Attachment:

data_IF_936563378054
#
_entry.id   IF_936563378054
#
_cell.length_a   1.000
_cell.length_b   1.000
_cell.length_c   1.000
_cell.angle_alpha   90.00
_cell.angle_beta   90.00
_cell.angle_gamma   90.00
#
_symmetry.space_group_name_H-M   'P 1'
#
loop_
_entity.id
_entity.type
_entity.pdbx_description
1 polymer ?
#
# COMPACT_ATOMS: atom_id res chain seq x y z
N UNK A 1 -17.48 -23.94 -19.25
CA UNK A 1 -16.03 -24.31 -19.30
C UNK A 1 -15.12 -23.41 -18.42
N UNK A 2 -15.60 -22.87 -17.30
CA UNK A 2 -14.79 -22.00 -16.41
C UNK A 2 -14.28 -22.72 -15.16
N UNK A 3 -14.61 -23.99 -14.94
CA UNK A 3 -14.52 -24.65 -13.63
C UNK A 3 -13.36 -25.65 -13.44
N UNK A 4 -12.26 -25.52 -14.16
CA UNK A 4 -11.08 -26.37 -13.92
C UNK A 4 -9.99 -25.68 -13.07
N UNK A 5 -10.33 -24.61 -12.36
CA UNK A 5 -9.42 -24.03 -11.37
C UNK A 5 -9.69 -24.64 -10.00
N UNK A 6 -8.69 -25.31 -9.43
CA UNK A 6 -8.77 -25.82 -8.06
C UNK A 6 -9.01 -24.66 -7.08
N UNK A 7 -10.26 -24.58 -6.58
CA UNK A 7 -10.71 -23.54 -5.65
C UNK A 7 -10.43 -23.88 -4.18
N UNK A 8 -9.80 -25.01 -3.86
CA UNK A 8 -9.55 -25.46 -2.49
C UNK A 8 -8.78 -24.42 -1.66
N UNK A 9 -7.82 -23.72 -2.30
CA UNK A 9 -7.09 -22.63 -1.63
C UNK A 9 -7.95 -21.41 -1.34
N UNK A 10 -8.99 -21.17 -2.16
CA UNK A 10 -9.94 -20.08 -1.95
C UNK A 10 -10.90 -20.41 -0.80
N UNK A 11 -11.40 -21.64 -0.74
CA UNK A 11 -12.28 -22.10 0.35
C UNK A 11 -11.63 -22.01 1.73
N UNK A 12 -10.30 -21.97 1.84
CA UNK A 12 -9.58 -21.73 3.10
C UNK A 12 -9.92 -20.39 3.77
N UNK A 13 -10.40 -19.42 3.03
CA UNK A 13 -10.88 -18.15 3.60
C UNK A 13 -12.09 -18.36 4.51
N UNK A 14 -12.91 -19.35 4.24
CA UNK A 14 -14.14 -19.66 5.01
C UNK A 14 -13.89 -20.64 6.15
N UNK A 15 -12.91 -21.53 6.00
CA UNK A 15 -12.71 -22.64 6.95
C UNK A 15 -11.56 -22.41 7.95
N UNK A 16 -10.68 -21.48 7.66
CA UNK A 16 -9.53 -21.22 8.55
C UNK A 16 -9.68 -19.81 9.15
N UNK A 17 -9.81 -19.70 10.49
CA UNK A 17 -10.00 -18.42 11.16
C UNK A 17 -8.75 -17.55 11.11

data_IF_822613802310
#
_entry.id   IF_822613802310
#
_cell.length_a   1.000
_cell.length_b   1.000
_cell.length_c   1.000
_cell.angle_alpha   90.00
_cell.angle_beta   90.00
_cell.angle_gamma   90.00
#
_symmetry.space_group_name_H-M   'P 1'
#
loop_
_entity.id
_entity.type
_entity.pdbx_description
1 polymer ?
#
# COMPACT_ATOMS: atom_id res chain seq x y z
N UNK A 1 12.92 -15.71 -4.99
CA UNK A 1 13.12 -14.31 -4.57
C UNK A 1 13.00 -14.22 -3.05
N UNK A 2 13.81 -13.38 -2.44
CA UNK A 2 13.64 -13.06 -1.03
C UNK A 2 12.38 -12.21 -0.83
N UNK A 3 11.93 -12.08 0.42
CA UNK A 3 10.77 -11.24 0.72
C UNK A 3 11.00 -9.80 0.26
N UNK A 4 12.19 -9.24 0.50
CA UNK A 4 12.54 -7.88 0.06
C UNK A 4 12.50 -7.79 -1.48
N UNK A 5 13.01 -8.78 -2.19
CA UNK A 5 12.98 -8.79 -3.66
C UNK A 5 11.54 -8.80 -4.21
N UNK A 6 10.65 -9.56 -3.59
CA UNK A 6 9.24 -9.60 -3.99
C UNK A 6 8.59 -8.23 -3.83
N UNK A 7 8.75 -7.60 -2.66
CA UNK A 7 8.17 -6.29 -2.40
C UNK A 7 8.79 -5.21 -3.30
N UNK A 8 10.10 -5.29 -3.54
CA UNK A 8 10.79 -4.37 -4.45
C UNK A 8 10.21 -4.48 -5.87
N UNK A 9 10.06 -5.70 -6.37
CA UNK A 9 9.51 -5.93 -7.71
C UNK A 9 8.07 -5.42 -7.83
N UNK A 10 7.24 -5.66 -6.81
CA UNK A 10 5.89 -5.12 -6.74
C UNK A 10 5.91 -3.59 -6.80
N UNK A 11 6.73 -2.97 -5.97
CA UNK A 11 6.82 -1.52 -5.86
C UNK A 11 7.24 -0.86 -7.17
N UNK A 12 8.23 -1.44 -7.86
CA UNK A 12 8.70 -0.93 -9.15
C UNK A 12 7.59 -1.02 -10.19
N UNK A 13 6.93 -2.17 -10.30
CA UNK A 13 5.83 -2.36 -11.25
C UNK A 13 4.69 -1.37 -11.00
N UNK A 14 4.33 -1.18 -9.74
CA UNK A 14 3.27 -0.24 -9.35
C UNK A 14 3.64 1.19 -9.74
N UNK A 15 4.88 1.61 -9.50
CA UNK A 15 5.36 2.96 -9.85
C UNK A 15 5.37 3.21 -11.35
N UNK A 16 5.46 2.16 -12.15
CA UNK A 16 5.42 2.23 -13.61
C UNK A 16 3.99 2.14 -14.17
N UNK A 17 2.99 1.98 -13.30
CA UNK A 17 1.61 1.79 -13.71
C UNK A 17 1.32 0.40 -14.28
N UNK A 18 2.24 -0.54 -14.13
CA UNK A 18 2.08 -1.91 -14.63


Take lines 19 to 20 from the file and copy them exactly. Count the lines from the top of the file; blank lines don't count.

#
# COMPACT_ATOMS: atom_id res chain seq x y z